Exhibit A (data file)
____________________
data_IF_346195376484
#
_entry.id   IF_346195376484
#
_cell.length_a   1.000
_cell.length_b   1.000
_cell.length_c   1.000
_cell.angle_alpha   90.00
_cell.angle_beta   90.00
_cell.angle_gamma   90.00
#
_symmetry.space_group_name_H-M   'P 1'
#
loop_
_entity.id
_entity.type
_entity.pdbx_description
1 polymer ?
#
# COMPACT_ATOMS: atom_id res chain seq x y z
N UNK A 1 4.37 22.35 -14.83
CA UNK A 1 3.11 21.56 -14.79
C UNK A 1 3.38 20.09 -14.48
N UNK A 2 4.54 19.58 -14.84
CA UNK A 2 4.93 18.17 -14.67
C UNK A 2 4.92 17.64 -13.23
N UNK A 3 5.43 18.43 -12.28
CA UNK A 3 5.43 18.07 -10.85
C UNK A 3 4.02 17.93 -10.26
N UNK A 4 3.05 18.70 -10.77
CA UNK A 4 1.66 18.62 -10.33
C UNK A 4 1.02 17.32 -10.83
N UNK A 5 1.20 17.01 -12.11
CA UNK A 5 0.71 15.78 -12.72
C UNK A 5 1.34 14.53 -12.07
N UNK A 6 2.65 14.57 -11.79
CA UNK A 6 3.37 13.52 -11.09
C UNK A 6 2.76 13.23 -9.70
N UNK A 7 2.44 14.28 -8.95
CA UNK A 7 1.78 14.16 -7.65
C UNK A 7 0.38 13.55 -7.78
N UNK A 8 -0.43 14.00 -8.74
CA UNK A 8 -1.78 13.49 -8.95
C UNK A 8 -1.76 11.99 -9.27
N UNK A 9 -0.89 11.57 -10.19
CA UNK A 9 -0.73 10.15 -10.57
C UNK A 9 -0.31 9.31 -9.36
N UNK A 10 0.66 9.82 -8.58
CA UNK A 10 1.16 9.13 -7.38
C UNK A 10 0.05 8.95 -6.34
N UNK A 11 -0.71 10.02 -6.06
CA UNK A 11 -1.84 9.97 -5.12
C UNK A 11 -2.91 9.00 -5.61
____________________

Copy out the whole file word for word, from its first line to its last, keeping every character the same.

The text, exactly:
data_IF_346195376484
#
_entry.id   IF_346195376484
#
_cell.length_a   1.000
_cell.length_b   1.000
_cell.length_c   1.000
_cell.angle_alpha   90.00
_cell.angle_beta   90.00
_cell.angle_gamma   90.00
#
_symmetry.space_group_name_H-M   'P 1'
#
loop_
_entity.id
_entity.type
_entity.pdbx_description
1 polymer ?
#
# COMPACT_ATOMS: atom_id res chain seq x y z
N UNK A 1 4.37 22.35 -14.83
CA UNK A 1 3.11 21.56 -14.79
C UNK A 1 3.38 20.09 -14.48
N UNK A 2 4.54 19.58 -14.84
CA UNK A 2 4.93 18.17 -14.67
C UNK A 2 4.92 17.64 -13.23
N UNK A 3 5.43 18.43 -12.28
CA UNK A 3 5.43 18.07 -10.85
C UNK A 3 4.02 17.93 -10.26
N UNK A 4 3.05 18.70 -10.77
CA UNK A 4 1.66 18.62 -10.33
C UNK A 4 1.02 17.32 -10.83
N UNK A 5 1.20 17.01 -12.11
CA UNK A 5 0.71 15.78 -12.72
C UNK A 5 1.34 14.53 -12.07
N UNK A 6 2.65 14.57 -11.79
CA UNK A 6 3.37 13.52 -11.09
C UNK A 6 2.76 13.23 -9.70
N UNK A 7 2.44 14.28 -8.95
CA UNK A 7 1.78 14.16 -7.65
C UNK A 7 0.38 13.55 -7.78
N UNK A 8 -0.43 14.00 -8.74
CA UNK A 8 -1.78 13.49 -8.95
C UNK A 8 -1.76 11.99 -9.27
N UNK A 9 -0.89 11.57 -10.19
CA UNK A 9 -0.73 10.15 -10.57
C UNK A 9 -0.31 9.31 -9.36
N UNK A 10 0.66 9.82 -8.58
CA UNK A 10 1.16 9.13 -7.38
C UNK A 10 0.05 8.95 -6.34
N UNK A 11 -0.71 10.02 -6.06
CA UNK A 11 -1.84 9.97 -5.12
C UNK A 11 -2.91 9.00 -5.61